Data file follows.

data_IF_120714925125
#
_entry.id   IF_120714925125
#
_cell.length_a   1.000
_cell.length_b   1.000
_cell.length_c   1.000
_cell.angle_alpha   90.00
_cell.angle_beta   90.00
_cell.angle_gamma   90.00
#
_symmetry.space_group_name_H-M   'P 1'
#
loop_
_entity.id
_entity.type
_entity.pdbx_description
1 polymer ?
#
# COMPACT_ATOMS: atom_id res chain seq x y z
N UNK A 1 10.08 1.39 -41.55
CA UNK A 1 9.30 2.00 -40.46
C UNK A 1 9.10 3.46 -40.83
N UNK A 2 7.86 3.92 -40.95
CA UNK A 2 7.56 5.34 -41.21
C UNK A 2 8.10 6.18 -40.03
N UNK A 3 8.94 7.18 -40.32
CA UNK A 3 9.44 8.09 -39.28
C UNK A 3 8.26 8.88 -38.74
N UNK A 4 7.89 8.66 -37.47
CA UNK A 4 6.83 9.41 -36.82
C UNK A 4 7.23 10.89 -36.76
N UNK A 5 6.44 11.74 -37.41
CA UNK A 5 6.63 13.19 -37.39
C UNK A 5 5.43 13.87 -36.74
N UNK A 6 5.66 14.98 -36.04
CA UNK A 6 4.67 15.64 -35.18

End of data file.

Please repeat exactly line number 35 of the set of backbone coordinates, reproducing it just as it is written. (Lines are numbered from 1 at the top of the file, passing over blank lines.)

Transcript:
C UNK A 5 5.43 13.87 -36.74